About this recipe
A quick note on egg yolks: I use local fresh eggs and the yolks in these eggs are seriously orangey-yellow—the sauce was the deepest orange color before I added the whipped cream; it really didn’t look appetizing, to be honest! After folding in the whipped cream (J.D.’s Country Milk, naturally!) the color toned down to prettier yellow.
SPARKLING WINE SABAYON
In a heavy small pot, bring the water, sugar and vanilla bean and seeds to a boil. Reduce the heat to moderately high and cook, without stirring, to a light golden color, about 10 minutes. Add the sparkling wine and simmer until reduced to about 1 cup, about 15 to 20 minutes. (If your wine is cold, the caramel will instantly harden into a solid lump. Don’t despair—after a few minutes it will melt. Just keep stirring.)
Bring an inch of water to a boil in the bottom pan of a double boiler; reduce heat to a simmer.
In the top pan of the double boiler, lightly beat the egg yolks. Very gradually whisk in ¼ cup of the hot Champagne caramel until blended. Slowly whisk in the remaining caramel. Set the mixture over the pan with the simmering water. Cook over low heat, whisking constantly, until the custard thickens enough to form a ribbon when it falls from the whisk, about 10 minutes. (You want thick ribbons, not runny strings.) Remove the vanilla bean. Transfer the custard to a bowl and let cool, then refrigerate until chilled. The sauce can be prepared a few days ahead to this point. Put plastic wrap directly on the top of the sauce to prevent a skin from forming.
Whip the cream just until firm. Fold into the Champagne custard and transfer to a serving bowl; serve cold.
As noted above, any kind of fruit is wonderful served with or dipped into this sauce, but I think grapes are a natural pairing since the sparkling wine is made from grapes. Roasting them (similar to grilling peaches, nectarines, bananas, etc.) does amazing things to the sugars in the fruit—it’s super easy and fast and looks so extravagant.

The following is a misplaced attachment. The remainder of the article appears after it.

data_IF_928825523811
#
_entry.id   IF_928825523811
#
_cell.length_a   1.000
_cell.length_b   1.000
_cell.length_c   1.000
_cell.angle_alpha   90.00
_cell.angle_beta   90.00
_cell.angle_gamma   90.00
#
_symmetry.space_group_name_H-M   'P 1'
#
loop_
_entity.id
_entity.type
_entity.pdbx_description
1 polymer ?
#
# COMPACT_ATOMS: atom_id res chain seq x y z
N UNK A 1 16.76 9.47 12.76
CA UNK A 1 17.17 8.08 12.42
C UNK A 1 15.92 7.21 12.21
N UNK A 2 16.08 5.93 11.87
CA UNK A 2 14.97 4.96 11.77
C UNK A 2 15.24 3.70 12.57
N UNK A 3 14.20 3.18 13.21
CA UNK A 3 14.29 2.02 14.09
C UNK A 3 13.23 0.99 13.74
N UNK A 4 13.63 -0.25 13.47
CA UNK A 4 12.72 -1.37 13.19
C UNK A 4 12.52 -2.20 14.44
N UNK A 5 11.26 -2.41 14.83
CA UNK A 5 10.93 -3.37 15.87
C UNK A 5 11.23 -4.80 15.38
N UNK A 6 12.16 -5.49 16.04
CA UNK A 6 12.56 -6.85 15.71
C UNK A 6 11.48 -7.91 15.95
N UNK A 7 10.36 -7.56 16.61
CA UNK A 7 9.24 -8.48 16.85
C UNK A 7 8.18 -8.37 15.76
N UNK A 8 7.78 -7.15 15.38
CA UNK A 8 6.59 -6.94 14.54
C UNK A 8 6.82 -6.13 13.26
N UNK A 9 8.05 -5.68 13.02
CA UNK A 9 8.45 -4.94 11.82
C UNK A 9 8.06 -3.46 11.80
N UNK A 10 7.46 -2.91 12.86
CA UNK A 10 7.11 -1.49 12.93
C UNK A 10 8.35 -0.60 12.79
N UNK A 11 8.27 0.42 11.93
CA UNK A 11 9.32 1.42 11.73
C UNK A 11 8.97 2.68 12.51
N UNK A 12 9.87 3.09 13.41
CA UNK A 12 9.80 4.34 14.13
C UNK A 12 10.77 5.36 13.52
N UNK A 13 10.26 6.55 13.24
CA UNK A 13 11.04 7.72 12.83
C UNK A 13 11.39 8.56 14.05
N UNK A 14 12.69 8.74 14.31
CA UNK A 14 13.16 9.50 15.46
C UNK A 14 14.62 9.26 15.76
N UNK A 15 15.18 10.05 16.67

Heat the oven to 450°. Toss the grapes with the oil and a large pinch each of sugar and salt. Spread on a baking sheet, and roast for 10 minutes. Serve warm or at room temperature. You can make these early in the day, but they are admittedly much prettier when served soon after coming out of the oven. Spoon them into stemmed glasses and serve topped with sabayon. Serves 12.
ALMOND AND CORNMEAL COOKIES
This is my husband’s favorite kind of cookie—lots of almonds, crunchy, not too sweet. The little addition of cornmeal adds a fun grittiness that is a perfect foil to the custardy sauce. These are similar to biscotti, but you don’t have to bake them twice or worry about trying to get perfectly even slices. I think dipping these in a little chocolate would also be great.
Preheat the oven to 350°. Butter an 8- by 8-inch baking pan and line with parchment paper, leaving a few inches overhang. Spread the almonds on a baking sheet and toast for 8 minutes. Let cool slightly, then coarsely chop the almonds. Leave the oven on.
In a small bowl, mix the egg yolk with the orange zest and the extracts. In the bowl of a food processor, mix the flour, cornmeal and salt. Add the butter and pulse a few times until the mixture resembles coarse meal. (Or cut it in with a pastry blender or your fingers.) Pulse in the granulated sugar and brown sugar. When the sugars are incorporated, quickly pulse in the egg yolk mixture. Put it all in a mixing bowl and with your hands, mix in the chopped almonds. The dough will be very crumbly, but no dry flour should remain.
Transfer the dough to the prepared pan and gently press in the crumbs; the surface should be uneven. Bake for about 35 minutes, or until deep golden brown. Transfer to a rack and let cool completely before lifting out of pan. You can cut the cookie into 12 pieces, or just put the whole thing on a plate and let your guests break off chunks to dip into the sabayon sauce. Serves 12.